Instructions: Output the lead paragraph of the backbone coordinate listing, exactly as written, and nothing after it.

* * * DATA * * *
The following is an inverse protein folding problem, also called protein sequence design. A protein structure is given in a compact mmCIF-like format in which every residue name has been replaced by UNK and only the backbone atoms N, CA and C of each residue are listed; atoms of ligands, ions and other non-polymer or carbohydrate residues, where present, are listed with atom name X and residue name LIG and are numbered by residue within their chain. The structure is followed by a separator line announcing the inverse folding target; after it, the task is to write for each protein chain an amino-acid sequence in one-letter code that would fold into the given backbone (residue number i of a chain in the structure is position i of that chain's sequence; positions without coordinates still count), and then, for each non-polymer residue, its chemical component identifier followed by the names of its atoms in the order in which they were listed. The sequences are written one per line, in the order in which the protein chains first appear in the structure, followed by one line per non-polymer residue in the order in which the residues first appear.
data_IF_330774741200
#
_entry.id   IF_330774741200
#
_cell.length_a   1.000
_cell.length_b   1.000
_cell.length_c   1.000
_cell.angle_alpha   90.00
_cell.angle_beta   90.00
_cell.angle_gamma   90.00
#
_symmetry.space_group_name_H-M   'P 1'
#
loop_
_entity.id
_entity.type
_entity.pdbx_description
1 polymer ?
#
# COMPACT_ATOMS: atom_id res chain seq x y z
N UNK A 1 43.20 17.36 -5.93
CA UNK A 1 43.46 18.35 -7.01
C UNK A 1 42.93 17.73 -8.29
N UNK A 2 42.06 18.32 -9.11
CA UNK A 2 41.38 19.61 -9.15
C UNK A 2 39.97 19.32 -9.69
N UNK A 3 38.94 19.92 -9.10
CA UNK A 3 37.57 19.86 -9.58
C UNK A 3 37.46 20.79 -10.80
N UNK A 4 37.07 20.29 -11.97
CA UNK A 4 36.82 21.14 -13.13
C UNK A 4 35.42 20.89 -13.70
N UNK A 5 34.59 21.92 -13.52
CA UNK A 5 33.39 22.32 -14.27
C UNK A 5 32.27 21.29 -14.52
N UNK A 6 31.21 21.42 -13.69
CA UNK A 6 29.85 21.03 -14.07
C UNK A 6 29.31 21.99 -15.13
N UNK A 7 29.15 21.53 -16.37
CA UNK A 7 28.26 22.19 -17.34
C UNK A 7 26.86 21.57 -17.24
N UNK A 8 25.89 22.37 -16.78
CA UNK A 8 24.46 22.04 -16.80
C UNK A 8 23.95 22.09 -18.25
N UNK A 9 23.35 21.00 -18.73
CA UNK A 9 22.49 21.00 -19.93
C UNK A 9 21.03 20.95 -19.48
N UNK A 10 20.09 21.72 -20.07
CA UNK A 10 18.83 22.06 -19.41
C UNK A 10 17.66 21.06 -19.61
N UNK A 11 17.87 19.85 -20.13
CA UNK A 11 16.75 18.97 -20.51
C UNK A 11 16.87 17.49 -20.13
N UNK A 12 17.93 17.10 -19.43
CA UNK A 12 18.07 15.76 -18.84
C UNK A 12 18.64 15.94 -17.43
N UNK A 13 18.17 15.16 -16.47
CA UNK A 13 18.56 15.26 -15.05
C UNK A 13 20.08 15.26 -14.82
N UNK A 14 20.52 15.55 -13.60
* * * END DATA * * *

The following is an inverse protein folding problem, also called protein sequence design. A protein structure is given in a compact mmCIF-like format in which every residue name has been replaced by UNK and only the backbone atoms N, CA and C of each residue are listed; atoms of ligands, ions and other non-polymer or carbohydrate residues, where present, are listed with atom name X and residue name LIG and are numbered by residue within their chain. The structure is followed by a separator line announcing the inverse folding target; after it, the task is to write for each protein chain an amino-acid sequence in one-letter code that would fold into the given backbone (residue number i of a chain in the structure is position i of that chain's sequence; positions without coordinates still count), and then, for each non-polymer residue, its chemical component identifier followed by the names of its atoms in the order in which they were listed. The sequences are written one per line, in the order in which the protein chains first appear in the structure, followed by one line per non-polymer residue in the order in which the residues first appear.